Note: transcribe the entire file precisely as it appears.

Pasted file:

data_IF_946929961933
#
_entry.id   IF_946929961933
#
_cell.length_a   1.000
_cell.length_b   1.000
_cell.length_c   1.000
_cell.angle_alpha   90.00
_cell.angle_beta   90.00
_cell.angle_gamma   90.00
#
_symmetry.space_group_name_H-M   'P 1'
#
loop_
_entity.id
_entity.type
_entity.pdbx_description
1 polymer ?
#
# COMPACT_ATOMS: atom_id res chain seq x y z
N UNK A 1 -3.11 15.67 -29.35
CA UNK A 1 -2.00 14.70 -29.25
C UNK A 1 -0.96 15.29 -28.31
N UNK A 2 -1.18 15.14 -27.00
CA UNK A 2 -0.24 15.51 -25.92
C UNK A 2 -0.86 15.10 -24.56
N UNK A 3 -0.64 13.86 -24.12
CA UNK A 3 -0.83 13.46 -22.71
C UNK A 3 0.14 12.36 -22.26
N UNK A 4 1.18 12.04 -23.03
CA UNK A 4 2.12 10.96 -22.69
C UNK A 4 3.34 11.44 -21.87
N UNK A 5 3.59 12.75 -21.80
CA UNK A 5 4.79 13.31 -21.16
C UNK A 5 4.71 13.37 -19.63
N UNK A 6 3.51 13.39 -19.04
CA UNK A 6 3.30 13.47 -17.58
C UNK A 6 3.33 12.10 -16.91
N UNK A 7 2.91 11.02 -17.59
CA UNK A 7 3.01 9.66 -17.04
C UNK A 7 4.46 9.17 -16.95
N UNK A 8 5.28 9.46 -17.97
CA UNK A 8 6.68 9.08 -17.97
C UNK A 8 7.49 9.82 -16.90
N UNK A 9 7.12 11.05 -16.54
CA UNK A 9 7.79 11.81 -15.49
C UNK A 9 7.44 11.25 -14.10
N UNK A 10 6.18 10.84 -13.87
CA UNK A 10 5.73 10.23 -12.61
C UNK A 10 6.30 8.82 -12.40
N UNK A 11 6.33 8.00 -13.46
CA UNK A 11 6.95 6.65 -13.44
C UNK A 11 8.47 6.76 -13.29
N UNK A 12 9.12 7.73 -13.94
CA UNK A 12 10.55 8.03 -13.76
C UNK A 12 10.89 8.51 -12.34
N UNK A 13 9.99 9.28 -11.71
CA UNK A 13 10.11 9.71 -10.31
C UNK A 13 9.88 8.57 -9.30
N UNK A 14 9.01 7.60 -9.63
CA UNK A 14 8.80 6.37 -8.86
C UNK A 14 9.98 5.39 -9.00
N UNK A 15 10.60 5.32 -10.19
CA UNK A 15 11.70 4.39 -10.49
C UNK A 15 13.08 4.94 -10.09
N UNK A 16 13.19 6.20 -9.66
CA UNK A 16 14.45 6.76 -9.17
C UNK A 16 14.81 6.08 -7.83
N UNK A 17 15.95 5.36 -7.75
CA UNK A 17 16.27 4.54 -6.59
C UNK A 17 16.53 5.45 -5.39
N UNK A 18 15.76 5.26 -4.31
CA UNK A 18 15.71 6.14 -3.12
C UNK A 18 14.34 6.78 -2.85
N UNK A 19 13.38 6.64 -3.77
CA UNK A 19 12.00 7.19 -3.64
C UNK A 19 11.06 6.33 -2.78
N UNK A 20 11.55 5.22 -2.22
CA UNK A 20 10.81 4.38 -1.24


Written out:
data_IF_946929961933
#
_entry.id   IF_946929961933
#
_cell.length_a   1.000
_cell.length_b   1.000
_cell.length_c   1.000
_cell.angle_alpha   90.00
_cell.angle_beta   90.00
_cell.angle_gamma   90.00
#
_symmetry.space_group_name_H-M   'P 1'
#
loop_
_entity.id
_entity.type
_entity.pdbx_description
1 polymer ?
#
# COMPACT_ATOMS: atom_id res chain seq x y z
N UNK A 1 -3.11 15.67 -29.35
CA UNK A 1 -2.00 14.70 -29.25
C UNK A 1 -0.96 15.29 -28.31
N UNK A 2 -1.18 15.14 -27.00
CA UNK A 2 -0.24 15.51 -25.92
C UNK A 2 -0.86 15.10 -24.56
N UNK A 3 -0.64 13.86 -24.12
CA UNK A 3 -0.83 13.46 -22.71
C UNK A 3 0.14 12.36 -22.26
N UNK A 4 1.18 12.04 -23.03
CA UNK A 4 2.12 10.96 -22.69
C UNK A 4 3.34 11.44 -21.87
N UNK A 5 3.59 12.75 -21.80
CA UNK A 5 4.79 13.31 -21.16
C UNK A 5 4.71 13.37 -19.63
N UNK A 6 3.51 13.39 -19.04
CA UNK A 6 3.30 13.47 -17.58
C UNK A 6 3.33 12.10 -16.91
N UNK A 7 2.91 11.02 -17.59
CA UNK A 7 3.01 9.66 -17.04
C UNK A 7 4.46 9.17 -16.95
N UNK A 8 5.28 9.46 -17.97
CA UNK A 8 6.68 9.08 -17.97
C UNK A 8 7.49 9.82 -16.90
N UNK A 9 7.12 11.05 -16.54
CA UNK A 9 7.79 11.81 -15.49
C UNK A 9 7.44 11.25 -14.10
N UNK A 10 6.18 10.84 -13.87
CA UNK A 10 5.73 10.23 -12.61
C UNK A 10 6.30 8.82 -12.40
N UNK A 11 6.33 8.00 -13.46
CA UNK A 11 6.95 6.65 -13.44
C UNK A 11 8.47 6.76 -13.29
N UNK A 12 9.12 7.73 -13.94
CA UNK A 12 10.55 8.03 -13.76
C UNK A 12 10.89 8.51 -12.34
N UNK A 13 9.99 9.28 -11.71
CA UNK A 13 10.11 9.71 -10.31
C UNK A 13 9.88 8.57 -9.30
N UNK A 14 9.01 7.60 -9.63
CA UNK A 14 8.80 6.37 -8.86
C UNK A 14 9.98 5.39 -9.00
N UNK A 15 10.60 5.32 -10.19
CA UNK A 15 11.70 4.39 -10.49
C UNK A 15 13.08 4.94 -10.09
N UNK A 16 13.19 6.20 -9.66
CA UNK A 16 14.45 6.76 -9.17
C UNK A 16 14.81 6.08 -7.83
N UNK A 17 15.95 5.36 -7.75
CA UNK A 17 16.27 4.54 -6.59
C UNK A 17 16.53 5.45 -5.39
N UNK A 18 15.76 5.26 -4.31
CA UNK A 18 15.71 6.14 -3.12
C UNK A 18 14.34 6.78 -2.85
N UNK A 19 13.38 6.64 -3.77
CA UNK A 19 12.00 7.19 -3.64
C UNK A 19 11.06 6.33 -2.78
N UNK A 20 11.55 5.22 -2.22
CA UNK A 20 10.81 4.38 -1.24